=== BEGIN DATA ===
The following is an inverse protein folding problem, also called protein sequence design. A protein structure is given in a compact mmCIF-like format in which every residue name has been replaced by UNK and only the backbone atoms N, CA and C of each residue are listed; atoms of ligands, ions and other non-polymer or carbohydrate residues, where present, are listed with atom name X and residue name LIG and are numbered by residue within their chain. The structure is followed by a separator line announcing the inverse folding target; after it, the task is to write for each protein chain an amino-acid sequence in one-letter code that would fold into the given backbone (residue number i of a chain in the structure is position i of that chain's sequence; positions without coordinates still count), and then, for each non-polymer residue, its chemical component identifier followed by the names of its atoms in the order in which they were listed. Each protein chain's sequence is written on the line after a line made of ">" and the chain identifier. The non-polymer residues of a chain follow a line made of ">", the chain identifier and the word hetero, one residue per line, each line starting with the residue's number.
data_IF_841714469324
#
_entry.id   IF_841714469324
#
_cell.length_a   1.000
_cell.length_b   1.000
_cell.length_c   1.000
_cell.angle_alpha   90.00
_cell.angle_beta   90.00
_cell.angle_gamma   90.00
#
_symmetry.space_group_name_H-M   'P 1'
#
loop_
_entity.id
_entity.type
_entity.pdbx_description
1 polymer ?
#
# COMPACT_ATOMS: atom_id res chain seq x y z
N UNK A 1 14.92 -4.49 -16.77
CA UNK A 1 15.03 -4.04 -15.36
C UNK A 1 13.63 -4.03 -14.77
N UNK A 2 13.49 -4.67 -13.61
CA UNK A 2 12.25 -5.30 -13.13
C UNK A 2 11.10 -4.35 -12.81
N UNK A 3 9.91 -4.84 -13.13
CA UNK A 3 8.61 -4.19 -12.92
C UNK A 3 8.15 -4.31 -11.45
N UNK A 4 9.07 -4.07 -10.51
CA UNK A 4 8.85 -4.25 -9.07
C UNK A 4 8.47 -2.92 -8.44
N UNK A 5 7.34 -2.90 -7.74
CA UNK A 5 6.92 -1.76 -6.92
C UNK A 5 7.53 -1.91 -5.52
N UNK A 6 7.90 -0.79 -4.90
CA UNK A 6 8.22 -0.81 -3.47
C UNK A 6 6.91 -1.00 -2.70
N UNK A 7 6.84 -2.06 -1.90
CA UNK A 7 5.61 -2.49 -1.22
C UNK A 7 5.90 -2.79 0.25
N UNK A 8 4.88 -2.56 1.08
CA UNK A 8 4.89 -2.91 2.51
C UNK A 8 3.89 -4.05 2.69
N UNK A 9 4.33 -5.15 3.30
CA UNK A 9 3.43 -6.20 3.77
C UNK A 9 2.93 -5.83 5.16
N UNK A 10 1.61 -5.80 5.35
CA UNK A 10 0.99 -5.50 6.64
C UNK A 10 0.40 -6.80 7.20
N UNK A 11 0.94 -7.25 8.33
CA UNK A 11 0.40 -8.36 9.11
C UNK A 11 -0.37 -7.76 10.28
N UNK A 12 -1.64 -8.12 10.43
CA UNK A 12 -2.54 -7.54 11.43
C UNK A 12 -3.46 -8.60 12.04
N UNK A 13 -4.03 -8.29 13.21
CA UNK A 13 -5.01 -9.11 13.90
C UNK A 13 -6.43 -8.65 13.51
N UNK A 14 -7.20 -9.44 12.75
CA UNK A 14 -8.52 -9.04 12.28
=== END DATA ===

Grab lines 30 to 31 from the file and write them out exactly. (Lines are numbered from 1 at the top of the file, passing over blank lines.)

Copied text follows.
C UNK A 3 8.15 -4.31 -11.45
N UNK A 4 9.07 -4.07 -10.51